As harsh as that is, too many human resources professionals join a company and receive no training or real orientation about the company.  For instance, it is not uncommon to find HR contract recruiters at a company who have never seen their products manufactured, have actually not met the people they are recruiting for and have never been properly inculcated into the company culture.  This is true in and out of advertising.  Few ad agency recruiters or other HR people have ever actually seen the agency’s creative work or new business presentation, so they never truly have a feeling for the culture or the product. At ad agencies, few HR people have actually spent time observing account people, planners, creative people and others who do the work so that they fully understand how to recruit for these people.
7)    Few HR managers are empowered to monitor and manage rotations and salary reviews
Over the years, I have interviewed hundreds of executives who are overdue for a salary increase or promotion, but have gotten caught in the cycle of new managers who don’t know them well enough to recommend timely raises or advancement.  That should be when HR is allowed to step in and manage the process, but it rarely happens.  It breeds resentment and the feeling that HR is impotent.

8)    In large companies, many employees don’t know who to contact if there is an issue 
HR professionals should be assigned to manage people.  Just like most companies have a benefits person or a payroll person in the HR department, there should be people in HR assigned to each employee as ombudsmen so that employees know who is looking out for them or managing their career.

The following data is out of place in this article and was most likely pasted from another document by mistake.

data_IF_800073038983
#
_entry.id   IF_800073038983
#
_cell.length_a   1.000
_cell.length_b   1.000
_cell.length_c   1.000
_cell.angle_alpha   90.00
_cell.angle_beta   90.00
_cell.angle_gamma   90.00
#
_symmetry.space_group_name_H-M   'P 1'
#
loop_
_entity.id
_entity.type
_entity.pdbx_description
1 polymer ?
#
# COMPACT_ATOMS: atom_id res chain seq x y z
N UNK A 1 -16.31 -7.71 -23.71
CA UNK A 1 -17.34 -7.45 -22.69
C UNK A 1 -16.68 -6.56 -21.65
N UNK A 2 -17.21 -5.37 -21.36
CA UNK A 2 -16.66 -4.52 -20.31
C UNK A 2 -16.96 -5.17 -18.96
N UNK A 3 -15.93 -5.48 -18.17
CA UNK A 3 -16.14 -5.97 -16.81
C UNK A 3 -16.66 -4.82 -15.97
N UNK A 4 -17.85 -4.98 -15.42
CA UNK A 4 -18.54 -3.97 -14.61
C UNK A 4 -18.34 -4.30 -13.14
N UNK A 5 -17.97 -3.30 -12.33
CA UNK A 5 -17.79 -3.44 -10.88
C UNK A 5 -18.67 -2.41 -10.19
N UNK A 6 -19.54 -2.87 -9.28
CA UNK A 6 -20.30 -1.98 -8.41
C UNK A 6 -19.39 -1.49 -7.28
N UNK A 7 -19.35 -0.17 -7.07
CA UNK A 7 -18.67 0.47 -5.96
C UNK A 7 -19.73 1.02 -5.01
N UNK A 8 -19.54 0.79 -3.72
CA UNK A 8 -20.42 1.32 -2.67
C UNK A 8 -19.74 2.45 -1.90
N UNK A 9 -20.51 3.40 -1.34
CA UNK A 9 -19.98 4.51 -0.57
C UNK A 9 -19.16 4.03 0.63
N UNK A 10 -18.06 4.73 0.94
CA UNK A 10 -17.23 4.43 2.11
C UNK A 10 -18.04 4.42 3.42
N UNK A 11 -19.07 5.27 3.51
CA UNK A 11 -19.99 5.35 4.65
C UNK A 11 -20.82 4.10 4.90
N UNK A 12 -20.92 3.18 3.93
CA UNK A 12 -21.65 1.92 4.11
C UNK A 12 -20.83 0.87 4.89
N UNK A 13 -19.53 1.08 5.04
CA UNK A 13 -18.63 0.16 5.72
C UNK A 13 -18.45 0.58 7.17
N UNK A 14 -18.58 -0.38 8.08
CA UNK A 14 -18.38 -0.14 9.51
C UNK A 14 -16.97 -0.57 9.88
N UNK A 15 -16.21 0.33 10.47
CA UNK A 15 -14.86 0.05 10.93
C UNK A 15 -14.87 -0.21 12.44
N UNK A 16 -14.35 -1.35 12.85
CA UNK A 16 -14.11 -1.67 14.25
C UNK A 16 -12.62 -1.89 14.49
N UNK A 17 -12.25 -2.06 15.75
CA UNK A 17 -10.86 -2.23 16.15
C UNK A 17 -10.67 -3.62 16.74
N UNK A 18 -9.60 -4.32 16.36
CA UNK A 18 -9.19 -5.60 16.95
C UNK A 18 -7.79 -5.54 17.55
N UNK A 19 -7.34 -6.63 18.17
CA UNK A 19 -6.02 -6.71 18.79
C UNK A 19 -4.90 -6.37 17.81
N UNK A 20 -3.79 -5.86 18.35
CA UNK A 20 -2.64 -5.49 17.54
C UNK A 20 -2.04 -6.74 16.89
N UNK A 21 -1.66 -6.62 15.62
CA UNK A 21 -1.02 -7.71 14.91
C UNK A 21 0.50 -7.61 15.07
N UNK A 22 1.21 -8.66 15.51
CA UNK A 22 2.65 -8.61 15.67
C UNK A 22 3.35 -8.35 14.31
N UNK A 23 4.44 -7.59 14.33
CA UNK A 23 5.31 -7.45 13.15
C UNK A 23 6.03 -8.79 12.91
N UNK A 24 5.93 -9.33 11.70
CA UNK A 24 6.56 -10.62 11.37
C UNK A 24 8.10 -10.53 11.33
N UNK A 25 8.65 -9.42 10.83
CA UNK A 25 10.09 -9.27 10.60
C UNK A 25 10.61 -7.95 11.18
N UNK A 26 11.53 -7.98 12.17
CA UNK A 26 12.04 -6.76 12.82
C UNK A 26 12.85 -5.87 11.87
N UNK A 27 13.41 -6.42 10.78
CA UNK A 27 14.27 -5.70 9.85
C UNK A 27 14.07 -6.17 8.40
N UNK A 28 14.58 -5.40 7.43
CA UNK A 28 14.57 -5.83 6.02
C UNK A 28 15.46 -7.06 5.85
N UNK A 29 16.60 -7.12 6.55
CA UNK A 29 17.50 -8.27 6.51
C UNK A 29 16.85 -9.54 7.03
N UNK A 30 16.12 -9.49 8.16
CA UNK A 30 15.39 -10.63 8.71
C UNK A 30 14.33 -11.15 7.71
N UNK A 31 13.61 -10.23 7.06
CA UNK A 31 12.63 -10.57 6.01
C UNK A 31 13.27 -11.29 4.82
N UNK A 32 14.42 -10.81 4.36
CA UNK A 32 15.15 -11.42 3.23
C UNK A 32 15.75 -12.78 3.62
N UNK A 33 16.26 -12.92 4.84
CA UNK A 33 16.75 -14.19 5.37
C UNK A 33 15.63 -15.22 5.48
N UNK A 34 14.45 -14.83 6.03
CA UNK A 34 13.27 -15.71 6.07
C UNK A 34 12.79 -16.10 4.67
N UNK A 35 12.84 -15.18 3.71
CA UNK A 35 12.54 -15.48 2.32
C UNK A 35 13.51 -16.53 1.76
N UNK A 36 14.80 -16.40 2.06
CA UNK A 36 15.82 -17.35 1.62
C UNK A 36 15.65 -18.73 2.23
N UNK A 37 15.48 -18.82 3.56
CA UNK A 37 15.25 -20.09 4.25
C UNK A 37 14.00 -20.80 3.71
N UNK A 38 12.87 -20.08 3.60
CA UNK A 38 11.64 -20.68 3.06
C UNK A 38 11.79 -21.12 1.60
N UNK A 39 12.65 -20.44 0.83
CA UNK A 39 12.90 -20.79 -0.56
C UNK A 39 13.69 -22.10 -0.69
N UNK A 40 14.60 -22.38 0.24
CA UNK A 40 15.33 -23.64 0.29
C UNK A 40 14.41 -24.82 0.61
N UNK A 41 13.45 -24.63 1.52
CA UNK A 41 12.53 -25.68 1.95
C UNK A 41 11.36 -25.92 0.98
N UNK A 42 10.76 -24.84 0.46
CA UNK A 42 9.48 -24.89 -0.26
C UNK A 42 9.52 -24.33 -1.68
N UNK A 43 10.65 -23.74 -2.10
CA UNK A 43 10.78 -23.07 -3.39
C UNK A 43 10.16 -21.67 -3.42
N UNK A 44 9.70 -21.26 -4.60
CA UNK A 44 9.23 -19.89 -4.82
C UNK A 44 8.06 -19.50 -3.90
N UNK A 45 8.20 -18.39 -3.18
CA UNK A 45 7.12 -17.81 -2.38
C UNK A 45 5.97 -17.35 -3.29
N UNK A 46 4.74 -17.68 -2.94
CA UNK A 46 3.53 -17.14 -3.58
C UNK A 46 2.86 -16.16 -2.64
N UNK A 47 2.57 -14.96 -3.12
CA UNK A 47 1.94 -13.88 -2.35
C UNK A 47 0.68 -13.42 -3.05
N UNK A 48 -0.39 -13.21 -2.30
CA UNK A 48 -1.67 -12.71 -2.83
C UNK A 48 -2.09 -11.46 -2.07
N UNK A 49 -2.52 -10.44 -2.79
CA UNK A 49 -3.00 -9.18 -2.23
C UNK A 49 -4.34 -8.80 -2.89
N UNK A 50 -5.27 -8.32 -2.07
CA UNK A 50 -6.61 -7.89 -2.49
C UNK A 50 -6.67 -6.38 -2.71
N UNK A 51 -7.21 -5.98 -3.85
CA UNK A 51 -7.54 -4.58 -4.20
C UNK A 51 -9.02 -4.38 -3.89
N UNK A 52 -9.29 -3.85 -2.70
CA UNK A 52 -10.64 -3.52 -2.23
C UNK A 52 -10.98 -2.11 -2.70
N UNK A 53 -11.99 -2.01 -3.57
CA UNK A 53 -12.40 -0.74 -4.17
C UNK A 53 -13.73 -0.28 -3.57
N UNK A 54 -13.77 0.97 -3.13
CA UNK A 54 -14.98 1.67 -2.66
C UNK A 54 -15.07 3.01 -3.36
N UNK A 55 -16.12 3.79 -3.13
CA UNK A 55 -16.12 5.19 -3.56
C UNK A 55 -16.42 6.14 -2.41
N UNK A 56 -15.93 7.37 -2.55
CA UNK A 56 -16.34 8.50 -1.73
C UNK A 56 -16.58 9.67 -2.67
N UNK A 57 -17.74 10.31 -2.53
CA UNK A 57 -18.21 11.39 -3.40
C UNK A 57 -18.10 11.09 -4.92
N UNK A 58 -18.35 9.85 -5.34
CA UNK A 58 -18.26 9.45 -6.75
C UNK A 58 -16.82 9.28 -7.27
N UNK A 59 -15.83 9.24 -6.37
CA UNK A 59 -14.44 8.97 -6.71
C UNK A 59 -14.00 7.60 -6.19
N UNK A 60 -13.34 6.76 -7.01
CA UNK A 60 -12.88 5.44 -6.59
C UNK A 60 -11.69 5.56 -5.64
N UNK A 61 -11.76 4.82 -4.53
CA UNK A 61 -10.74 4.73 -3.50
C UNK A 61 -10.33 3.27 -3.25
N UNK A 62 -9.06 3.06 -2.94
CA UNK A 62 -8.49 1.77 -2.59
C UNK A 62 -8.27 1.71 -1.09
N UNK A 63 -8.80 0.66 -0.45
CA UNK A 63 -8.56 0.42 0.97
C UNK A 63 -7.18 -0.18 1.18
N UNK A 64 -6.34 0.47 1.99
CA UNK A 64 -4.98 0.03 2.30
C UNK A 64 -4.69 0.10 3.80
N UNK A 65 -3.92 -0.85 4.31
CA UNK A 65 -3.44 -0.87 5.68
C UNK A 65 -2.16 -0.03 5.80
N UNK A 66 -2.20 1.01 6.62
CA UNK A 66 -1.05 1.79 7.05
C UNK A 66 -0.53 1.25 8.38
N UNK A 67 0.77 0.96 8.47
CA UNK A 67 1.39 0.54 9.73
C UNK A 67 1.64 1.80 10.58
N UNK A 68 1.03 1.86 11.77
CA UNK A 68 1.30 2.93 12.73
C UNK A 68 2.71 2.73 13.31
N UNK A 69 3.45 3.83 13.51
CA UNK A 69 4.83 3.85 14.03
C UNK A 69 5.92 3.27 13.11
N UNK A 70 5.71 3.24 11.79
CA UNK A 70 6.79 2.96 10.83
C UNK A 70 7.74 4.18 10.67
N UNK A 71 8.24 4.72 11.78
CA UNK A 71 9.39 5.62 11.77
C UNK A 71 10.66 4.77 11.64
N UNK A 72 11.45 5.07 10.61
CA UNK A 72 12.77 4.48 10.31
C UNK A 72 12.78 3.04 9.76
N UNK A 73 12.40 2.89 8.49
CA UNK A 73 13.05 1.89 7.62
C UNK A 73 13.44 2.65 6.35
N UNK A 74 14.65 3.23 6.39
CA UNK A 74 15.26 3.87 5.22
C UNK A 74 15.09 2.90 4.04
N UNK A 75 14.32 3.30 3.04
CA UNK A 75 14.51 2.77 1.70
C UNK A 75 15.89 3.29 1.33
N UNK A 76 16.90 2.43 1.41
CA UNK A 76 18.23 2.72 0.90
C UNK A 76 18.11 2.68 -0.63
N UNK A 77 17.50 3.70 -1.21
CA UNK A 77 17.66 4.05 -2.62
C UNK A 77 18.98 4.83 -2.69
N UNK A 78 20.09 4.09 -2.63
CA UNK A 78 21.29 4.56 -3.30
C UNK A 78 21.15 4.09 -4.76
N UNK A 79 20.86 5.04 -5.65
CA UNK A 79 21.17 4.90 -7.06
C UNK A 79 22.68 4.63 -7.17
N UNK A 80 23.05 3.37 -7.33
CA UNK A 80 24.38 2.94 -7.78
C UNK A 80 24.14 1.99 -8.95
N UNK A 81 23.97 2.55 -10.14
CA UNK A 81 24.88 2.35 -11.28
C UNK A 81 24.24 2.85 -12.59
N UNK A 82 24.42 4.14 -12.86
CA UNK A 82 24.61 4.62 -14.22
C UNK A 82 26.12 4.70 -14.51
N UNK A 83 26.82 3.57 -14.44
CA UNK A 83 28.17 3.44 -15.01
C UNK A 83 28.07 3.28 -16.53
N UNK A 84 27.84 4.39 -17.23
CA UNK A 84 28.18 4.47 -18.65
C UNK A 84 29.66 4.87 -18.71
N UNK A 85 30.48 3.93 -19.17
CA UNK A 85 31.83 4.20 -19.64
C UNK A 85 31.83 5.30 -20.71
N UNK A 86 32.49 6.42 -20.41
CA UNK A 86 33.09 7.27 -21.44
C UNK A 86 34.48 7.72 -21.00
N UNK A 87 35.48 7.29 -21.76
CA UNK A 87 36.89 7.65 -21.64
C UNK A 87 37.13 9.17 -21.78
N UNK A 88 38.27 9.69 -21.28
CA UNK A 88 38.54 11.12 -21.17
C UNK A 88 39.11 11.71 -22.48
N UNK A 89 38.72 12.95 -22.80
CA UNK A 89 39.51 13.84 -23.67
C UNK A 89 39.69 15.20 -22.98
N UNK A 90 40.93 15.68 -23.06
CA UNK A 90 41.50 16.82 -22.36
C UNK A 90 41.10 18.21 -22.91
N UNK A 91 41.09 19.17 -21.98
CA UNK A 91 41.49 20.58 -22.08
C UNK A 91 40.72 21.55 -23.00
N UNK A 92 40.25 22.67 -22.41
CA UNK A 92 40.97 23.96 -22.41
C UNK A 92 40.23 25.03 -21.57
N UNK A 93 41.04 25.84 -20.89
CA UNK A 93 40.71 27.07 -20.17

9)    When important information is learned during exit interviews, it is rarely acted upon
One HR person confessed to me that she knew who all the problem employees were, but, “What can I do? Most of those people are senior vice presidents and higher”. Departing employees, although disconnected, can give wonderful perspective on issues within a company learned during exit interviews.  HR people should be empowered to act on that information.

I wrote about this a few years ago in a post called “What’s Wrong With HR”.  Today’s post is intended to put the issues into perspective.  If management fully values and backs its Human Resources Department and lets them do what they are supposed to do, I truly believe employee retention will increase along with company profits.


  1. I agree totally with your article.
    Firstly I think HR is very distanced from the people they are involved in hiring. Their is a distinct lack of professionalism and personalisation. I think it is very off putting for staff.
    As an example when I joined my company a year and a half ago I had to request my annual leave allowance. I was informed to look it up. From my way of thinking having previously been a recruiter, this should have been a part of the offer and contract procedure. Also in a period of one year I was regularly paid out incorrectly, having vast sums of money deducted because they assumed I was paying into a pension, which I had declined.
    For my son, his exit interview was the best part of the HR process at his previous company.

    1. Anon, Sounds to me like the HR people you deal with had no idea how to handle your situation. That is unfortunate, but to my point, they were/are not trained to do what they should be doing. Unfortunate for you and for them.